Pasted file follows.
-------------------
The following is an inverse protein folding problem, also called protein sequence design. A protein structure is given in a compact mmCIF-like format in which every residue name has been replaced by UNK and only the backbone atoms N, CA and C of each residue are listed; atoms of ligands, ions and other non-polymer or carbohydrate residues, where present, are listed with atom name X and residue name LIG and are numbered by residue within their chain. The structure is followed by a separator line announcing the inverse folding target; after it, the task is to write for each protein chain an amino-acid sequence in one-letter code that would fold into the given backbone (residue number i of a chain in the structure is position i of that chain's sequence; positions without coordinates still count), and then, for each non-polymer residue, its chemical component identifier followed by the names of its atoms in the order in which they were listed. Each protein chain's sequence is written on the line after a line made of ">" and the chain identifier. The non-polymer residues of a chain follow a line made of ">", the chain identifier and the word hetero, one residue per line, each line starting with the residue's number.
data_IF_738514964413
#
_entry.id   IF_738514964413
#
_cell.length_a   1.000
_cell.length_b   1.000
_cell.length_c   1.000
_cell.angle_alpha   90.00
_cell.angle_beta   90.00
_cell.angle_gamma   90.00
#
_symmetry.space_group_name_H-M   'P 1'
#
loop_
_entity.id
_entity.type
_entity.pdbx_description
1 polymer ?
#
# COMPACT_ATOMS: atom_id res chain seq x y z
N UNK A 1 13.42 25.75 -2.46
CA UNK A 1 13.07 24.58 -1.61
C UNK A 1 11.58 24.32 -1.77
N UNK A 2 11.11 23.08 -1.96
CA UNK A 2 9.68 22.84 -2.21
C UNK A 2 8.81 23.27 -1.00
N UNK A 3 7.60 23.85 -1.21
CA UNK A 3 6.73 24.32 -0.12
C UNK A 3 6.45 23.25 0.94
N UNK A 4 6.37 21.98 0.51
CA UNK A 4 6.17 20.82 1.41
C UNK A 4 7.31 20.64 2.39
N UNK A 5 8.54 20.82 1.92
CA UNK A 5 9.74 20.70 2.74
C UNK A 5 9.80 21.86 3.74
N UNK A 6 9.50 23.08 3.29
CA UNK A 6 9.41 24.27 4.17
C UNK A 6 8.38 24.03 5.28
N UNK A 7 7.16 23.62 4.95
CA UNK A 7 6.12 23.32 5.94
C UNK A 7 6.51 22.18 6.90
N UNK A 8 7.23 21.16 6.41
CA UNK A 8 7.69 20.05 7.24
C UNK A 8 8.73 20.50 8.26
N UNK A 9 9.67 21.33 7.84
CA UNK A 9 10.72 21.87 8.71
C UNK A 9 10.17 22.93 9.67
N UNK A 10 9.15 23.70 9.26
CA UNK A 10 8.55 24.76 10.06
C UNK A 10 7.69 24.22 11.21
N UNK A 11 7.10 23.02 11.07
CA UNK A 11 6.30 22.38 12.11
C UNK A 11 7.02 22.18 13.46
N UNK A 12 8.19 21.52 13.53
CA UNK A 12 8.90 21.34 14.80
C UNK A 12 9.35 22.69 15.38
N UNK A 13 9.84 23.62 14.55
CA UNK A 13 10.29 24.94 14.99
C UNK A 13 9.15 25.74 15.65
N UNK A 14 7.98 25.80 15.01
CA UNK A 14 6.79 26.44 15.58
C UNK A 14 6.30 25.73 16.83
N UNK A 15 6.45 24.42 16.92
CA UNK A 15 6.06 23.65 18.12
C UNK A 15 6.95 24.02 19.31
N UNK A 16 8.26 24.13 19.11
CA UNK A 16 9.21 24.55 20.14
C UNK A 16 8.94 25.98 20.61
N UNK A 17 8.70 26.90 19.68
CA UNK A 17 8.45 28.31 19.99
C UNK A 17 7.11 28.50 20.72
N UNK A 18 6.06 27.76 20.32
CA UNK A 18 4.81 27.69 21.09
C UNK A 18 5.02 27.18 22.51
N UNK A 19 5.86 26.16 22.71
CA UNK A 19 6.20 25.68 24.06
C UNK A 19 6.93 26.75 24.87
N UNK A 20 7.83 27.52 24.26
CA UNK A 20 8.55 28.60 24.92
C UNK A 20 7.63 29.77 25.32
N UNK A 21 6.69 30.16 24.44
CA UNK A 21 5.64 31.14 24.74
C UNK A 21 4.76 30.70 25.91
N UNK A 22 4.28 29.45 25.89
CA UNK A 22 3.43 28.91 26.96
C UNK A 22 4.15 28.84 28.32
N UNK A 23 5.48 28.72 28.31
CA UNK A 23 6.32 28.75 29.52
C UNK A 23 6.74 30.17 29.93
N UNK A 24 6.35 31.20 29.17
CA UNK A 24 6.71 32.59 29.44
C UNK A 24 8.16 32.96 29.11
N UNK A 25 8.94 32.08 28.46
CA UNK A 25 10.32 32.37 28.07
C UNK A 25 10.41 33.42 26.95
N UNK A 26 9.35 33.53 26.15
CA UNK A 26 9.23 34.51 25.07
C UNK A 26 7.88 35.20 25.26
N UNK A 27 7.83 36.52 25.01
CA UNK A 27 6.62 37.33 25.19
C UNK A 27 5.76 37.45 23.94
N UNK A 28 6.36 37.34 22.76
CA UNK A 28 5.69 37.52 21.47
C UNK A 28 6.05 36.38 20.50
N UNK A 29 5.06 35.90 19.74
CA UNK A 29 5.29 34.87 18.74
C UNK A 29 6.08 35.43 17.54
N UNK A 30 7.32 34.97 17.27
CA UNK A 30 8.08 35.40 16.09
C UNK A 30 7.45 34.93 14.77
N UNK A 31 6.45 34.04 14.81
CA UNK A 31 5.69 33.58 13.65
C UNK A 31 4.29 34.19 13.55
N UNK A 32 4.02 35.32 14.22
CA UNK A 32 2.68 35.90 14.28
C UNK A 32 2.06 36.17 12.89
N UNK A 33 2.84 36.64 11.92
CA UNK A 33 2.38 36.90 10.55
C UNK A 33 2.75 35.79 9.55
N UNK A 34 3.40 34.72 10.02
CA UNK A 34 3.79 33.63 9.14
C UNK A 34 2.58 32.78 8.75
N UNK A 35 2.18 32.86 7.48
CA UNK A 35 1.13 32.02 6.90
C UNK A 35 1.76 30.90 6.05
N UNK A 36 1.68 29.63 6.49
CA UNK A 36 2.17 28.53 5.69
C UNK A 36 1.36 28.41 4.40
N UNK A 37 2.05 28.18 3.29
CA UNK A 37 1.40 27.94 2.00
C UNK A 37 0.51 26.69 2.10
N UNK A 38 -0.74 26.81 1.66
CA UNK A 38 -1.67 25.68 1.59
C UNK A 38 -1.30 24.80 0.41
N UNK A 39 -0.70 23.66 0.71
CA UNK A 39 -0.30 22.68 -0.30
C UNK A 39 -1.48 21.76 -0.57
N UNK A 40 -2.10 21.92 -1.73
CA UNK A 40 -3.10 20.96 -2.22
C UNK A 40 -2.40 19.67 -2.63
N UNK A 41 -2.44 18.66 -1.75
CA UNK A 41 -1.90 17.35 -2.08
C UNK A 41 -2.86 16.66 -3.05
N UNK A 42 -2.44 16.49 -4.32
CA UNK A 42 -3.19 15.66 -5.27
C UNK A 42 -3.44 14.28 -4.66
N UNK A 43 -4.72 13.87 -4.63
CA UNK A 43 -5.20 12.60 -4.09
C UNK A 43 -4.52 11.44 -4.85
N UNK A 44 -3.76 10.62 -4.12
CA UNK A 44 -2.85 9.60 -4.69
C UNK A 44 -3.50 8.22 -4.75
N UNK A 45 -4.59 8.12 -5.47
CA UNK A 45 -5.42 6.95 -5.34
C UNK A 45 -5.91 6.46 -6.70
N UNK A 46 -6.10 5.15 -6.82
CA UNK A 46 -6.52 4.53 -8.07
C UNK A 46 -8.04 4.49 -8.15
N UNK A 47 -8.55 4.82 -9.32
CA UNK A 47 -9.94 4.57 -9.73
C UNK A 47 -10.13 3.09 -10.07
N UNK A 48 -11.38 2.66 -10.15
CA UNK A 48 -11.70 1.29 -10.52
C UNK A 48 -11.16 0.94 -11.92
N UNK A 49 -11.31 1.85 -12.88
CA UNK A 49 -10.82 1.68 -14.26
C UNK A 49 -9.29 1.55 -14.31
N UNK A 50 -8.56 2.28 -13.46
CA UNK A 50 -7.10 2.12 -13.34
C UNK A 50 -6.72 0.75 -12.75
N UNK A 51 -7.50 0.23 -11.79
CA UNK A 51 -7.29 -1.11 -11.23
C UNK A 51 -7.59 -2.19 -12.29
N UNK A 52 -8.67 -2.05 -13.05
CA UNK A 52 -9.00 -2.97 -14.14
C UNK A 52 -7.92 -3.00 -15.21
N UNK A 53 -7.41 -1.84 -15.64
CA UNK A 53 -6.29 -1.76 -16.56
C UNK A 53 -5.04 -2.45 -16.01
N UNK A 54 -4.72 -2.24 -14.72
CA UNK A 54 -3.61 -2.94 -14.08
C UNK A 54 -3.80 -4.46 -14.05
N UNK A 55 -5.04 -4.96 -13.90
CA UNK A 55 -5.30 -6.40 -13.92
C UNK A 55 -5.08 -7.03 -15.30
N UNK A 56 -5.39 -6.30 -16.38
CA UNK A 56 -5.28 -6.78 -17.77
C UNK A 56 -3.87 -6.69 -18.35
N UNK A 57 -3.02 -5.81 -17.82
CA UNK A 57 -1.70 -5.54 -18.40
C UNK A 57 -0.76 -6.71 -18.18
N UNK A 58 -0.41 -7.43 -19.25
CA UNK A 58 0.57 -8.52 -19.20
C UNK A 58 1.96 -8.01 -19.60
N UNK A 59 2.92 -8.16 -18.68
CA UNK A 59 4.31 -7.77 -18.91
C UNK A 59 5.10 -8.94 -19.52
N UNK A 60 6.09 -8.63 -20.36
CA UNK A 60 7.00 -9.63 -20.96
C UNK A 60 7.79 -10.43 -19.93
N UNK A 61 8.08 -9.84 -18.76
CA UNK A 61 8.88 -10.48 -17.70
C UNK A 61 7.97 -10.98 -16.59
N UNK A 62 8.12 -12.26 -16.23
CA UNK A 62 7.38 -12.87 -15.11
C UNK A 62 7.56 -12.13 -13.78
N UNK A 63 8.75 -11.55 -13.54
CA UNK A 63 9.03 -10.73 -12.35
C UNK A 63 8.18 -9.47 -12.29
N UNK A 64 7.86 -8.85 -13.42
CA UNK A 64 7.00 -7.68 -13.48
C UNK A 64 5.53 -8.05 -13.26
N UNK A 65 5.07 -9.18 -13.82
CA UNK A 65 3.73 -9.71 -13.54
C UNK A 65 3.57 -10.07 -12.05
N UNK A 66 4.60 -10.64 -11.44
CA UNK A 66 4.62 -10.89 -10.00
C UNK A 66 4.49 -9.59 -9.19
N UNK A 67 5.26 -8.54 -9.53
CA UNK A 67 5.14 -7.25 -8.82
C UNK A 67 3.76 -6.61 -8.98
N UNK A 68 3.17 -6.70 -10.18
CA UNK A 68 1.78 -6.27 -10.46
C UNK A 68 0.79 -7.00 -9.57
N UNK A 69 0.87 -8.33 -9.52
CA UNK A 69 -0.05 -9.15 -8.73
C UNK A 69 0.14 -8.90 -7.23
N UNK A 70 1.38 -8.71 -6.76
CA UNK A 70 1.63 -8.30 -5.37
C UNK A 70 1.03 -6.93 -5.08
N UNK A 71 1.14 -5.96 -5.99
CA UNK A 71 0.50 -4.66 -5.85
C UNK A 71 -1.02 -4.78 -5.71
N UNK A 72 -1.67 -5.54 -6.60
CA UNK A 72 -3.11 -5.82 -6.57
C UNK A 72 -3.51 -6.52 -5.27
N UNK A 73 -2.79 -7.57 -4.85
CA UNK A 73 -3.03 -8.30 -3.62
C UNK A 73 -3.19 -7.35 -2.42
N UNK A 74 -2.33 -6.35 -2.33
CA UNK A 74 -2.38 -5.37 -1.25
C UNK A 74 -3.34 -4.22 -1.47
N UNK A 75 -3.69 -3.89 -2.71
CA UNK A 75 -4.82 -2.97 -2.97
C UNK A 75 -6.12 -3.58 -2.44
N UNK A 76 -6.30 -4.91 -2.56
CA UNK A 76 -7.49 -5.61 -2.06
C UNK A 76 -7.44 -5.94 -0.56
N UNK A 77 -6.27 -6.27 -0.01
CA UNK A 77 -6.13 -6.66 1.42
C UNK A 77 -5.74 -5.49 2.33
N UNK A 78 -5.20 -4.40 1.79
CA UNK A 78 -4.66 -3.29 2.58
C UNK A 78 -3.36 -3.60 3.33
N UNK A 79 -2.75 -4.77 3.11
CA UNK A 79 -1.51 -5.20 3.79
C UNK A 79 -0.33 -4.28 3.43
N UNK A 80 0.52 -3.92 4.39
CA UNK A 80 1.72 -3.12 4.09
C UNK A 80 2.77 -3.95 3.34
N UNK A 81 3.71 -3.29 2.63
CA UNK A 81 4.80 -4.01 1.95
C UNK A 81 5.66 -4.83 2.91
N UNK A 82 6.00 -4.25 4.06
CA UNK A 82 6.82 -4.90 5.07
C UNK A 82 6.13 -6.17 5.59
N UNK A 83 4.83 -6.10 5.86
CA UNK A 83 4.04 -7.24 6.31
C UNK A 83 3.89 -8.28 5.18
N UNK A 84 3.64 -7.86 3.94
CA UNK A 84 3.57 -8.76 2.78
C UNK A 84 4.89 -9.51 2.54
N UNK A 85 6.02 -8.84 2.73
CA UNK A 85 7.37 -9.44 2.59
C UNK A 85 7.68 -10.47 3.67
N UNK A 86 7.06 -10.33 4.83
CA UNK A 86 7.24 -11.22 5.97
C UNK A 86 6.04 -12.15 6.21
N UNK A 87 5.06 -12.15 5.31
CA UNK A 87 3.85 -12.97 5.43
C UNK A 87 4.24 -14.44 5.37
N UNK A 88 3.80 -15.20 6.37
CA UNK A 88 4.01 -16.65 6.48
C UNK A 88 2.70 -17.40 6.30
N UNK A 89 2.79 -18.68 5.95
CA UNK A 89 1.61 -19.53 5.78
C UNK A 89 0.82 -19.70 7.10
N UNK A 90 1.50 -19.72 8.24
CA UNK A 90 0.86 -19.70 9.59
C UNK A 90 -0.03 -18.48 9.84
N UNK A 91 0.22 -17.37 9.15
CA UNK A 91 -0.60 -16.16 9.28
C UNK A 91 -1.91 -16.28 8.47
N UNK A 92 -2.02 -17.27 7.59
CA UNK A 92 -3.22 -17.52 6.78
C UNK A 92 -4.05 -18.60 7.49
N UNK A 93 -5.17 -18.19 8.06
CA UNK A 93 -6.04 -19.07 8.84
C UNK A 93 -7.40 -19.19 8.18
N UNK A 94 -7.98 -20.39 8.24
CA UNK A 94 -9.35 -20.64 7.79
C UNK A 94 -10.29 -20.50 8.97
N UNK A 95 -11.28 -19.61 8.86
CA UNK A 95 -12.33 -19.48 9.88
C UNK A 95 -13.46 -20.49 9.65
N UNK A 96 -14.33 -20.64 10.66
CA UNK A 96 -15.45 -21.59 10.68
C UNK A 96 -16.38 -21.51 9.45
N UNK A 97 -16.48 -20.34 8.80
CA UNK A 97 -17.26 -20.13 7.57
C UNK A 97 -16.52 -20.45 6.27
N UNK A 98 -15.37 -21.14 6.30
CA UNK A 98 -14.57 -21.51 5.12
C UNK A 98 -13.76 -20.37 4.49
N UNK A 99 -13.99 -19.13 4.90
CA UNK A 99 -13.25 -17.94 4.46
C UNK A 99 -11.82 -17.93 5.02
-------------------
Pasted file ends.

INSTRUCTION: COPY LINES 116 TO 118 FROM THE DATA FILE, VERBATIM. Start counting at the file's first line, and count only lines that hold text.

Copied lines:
CA UNK A 32 2.68 35.90 14.28
C UNK A 32 2.06 36.17 12.89
N UNK A 33 2.84 36.64 11.92